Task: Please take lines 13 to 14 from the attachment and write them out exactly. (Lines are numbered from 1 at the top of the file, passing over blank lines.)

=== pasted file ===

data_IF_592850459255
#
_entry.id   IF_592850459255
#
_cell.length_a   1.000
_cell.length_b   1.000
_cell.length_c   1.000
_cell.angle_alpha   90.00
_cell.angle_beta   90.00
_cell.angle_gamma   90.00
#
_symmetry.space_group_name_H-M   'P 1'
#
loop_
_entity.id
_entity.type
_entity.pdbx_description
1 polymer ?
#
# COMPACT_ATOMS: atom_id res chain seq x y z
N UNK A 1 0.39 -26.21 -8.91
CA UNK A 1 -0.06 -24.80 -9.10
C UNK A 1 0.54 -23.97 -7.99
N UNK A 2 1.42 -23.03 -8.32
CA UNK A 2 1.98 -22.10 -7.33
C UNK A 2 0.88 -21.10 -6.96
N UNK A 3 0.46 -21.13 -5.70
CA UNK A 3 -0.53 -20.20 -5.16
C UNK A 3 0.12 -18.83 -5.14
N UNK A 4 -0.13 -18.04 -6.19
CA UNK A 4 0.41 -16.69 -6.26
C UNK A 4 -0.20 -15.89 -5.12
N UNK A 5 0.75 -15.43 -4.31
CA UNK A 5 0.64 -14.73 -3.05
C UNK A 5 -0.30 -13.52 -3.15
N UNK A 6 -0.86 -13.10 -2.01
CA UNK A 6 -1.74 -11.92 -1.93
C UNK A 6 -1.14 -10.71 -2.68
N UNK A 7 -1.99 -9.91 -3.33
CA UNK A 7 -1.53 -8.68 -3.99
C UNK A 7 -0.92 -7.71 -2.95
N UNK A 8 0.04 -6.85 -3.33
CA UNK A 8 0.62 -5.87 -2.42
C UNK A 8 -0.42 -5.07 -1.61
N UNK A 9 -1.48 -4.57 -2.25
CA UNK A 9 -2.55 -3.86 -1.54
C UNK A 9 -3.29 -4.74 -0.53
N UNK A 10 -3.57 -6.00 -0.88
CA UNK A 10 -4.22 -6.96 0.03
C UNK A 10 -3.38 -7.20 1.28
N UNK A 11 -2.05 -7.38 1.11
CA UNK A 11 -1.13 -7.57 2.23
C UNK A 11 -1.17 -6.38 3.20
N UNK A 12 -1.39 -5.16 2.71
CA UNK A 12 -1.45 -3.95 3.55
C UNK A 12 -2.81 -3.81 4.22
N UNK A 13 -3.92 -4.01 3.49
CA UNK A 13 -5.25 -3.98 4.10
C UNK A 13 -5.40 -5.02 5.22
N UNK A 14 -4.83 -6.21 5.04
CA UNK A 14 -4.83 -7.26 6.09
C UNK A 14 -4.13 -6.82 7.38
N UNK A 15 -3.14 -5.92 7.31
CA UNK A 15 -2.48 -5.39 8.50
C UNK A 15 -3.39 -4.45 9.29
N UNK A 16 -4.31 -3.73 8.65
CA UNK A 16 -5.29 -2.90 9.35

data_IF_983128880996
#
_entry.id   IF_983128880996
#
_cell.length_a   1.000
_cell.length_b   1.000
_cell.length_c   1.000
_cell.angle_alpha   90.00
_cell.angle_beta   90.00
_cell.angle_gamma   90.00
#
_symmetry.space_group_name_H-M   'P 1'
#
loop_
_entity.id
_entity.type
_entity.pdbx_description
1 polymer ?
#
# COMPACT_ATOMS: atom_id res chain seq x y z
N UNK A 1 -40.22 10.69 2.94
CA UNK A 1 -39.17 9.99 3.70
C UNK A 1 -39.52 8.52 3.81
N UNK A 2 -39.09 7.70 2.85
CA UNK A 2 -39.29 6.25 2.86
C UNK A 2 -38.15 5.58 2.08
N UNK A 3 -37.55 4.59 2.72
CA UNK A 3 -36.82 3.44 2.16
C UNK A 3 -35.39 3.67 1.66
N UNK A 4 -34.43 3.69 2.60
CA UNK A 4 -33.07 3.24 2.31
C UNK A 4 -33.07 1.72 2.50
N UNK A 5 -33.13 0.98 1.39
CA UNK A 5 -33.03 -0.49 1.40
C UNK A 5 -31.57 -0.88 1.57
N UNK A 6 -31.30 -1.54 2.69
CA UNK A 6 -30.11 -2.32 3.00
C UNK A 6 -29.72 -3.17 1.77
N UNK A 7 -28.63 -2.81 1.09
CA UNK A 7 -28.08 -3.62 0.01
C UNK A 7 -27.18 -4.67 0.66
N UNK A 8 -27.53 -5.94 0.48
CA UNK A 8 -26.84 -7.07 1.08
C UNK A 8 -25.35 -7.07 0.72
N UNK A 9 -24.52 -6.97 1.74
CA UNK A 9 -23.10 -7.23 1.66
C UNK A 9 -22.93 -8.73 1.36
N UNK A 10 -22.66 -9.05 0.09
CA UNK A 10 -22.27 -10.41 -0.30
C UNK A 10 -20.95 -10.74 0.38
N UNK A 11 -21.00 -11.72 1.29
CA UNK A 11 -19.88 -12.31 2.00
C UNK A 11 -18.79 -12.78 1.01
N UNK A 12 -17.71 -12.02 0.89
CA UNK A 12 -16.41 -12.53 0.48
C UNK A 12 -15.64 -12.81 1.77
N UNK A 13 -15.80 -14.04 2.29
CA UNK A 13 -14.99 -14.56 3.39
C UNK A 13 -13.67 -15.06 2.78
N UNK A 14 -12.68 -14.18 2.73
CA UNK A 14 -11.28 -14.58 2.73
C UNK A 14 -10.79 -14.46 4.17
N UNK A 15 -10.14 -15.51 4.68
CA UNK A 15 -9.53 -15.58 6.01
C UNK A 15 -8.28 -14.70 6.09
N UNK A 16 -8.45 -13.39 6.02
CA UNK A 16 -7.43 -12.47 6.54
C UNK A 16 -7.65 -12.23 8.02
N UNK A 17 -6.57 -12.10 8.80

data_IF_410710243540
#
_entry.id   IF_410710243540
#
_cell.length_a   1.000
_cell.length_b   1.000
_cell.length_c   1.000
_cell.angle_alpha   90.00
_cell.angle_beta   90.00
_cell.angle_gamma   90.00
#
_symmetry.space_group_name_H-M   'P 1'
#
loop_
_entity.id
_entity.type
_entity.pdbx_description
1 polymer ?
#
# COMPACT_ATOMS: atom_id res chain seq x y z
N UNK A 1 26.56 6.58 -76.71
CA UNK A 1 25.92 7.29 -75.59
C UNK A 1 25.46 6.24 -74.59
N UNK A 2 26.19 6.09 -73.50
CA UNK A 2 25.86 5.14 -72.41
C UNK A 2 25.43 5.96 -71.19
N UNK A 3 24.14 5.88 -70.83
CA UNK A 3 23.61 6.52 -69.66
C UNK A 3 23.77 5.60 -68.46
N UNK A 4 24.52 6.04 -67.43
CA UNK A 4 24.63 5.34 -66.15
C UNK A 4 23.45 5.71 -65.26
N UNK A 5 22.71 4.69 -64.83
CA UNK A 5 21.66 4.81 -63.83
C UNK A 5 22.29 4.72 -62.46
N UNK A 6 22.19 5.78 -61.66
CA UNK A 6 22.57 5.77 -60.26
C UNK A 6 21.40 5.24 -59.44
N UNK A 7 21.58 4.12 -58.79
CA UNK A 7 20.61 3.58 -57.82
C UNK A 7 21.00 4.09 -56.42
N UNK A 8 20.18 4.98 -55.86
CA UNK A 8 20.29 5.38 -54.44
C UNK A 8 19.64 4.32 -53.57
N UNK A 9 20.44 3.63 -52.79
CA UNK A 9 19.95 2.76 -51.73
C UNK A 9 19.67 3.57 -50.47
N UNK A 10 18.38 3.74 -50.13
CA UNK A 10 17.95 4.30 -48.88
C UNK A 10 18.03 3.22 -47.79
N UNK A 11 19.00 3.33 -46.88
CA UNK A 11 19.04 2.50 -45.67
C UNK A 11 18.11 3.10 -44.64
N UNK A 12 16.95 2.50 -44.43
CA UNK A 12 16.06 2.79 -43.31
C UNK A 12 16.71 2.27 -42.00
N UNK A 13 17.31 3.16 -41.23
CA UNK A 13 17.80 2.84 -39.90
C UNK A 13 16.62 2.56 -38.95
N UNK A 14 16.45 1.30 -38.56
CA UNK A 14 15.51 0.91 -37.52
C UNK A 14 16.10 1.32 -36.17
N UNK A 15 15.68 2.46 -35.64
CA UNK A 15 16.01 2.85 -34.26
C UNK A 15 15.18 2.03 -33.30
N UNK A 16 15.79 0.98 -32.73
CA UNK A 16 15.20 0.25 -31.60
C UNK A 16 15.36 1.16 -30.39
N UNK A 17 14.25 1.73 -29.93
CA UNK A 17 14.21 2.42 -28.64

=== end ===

#
loop_